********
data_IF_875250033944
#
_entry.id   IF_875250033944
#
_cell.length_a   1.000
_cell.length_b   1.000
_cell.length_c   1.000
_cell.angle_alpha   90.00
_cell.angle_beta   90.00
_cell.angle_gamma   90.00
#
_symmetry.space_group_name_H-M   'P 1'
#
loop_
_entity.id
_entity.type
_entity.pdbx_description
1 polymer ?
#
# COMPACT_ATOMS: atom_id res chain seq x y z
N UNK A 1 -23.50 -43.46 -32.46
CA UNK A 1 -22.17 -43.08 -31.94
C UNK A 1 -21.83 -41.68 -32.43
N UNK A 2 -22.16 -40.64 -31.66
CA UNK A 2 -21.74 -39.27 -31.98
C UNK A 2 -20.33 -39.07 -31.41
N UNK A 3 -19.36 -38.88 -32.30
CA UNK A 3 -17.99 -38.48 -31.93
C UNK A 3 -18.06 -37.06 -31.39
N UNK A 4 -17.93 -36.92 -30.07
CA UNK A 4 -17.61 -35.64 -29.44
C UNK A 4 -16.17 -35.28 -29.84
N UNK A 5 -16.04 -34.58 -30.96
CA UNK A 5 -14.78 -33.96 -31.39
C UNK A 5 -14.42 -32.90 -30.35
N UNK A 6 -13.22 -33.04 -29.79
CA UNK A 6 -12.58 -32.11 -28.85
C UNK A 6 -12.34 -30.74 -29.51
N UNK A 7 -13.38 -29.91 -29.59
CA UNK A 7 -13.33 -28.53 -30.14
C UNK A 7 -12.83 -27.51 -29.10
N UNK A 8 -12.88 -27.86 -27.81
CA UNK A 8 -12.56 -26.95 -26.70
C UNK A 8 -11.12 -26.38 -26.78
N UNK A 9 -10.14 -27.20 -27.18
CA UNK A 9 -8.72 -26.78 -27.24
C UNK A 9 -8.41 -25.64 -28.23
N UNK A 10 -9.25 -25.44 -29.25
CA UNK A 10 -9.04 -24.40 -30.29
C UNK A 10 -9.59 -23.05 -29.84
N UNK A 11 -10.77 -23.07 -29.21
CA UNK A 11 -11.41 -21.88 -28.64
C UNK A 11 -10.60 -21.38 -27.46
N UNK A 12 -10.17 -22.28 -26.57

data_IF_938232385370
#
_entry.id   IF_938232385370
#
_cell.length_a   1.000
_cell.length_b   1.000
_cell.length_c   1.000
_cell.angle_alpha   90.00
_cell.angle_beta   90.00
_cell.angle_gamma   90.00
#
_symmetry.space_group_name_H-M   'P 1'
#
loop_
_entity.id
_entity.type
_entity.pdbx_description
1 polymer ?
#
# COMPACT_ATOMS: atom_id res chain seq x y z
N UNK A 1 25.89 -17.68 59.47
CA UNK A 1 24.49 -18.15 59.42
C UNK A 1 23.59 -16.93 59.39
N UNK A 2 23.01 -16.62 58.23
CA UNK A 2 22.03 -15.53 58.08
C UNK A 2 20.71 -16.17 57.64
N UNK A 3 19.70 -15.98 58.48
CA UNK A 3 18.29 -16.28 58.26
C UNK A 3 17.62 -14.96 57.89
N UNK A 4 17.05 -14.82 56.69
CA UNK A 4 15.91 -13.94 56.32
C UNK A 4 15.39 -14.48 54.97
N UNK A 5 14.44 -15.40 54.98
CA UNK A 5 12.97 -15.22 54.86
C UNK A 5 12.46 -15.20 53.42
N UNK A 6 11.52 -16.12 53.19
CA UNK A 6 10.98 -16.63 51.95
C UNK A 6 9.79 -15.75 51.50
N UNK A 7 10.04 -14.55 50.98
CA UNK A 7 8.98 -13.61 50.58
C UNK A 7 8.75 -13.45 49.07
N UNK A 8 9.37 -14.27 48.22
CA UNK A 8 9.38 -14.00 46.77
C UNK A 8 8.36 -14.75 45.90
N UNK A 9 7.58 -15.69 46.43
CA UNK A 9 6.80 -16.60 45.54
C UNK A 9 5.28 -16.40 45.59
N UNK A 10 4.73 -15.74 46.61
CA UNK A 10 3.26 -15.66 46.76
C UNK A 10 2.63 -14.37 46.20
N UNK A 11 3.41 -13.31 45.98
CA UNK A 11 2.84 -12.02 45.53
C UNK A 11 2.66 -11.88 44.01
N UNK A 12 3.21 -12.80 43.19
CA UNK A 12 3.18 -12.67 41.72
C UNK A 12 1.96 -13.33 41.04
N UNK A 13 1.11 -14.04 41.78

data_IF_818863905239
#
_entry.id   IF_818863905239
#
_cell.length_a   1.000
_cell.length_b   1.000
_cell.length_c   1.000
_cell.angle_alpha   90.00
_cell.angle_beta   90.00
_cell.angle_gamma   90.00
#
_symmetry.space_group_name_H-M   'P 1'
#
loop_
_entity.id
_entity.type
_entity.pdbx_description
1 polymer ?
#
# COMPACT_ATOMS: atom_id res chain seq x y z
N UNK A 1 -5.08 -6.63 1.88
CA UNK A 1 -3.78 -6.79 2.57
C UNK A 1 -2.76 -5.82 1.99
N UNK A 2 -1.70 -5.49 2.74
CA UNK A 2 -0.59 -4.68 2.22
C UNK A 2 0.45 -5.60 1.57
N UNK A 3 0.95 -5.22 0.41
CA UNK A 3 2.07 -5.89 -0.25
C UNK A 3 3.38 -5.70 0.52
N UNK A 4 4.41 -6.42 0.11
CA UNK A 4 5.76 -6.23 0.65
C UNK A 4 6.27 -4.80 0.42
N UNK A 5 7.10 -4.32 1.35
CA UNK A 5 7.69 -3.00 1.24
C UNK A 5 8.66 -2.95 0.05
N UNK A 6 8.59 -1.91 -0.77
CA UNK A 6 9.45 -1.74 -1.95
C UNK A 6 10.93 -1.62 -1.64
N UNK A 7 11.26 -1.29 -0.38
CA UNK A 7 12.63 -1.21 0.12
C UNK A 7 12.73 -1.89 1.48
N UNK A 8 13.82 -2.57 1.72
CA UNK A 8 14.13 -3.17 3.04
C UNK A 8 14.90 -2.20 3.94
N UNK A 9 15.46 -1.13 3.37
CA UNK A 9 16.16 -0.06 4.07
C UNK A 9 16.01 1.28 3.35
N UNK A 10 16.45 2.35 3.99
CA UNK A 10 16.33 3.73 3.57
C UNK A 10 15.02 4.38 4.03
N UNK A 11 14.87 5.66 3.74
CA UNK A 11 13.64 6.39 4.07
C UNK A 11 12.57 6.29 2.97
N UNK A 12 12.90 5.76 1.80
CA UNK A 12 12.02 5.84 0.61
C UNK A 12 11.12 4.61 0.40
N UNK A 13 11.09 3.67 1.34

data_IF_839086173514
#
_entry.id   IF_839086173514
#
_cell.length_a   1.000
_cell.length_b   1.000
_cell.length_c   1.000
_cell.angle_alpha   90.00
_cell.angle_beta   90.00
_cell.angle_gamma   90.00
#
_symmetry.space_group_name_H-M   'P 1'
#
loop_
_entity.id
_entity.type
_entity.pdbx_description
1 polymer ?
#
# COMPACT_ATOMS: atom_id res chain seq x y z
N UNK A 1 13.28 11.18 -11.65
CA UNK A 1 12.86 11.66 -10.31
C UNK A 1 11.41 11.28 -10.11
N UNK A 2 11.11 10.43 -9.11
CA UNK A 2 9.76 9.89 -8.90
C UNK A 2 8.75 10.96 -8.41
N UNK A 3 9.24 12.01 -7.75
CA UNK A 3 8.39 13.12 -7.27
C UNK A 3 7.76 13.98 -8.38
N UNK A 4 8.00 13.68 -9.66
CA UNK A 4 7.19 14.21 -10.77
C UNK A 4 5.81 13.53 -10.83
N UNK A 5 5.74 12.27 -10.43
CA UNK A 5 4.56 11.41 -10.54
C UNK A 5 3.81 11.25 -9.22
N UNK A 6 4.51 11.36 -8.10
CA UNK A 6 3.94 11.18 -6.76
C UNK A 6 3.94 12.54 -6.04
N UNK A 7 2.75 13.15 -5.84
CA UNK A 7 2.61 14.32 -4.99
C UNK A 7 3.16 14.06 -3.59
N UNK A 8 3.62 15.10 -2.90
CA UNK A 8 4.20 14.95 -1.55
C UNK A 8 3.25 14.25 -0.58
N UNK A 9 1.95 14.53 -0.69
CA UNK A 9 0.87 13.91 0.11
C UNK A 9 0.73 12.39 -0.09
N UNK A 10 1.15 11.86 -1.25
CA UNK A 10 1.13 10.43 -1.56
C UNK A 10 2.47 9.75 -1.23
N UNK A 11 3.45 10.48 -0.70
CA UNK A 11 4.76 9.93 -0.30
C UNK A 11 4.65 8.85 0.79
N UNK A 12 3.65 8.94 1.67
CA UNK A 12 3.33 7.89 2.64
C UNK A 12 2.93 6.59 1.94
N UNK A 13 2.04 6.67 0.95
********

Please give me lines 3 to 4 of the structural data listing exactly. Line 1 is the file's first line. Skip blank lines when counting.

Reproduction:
_entry.id   IF_875250033944
#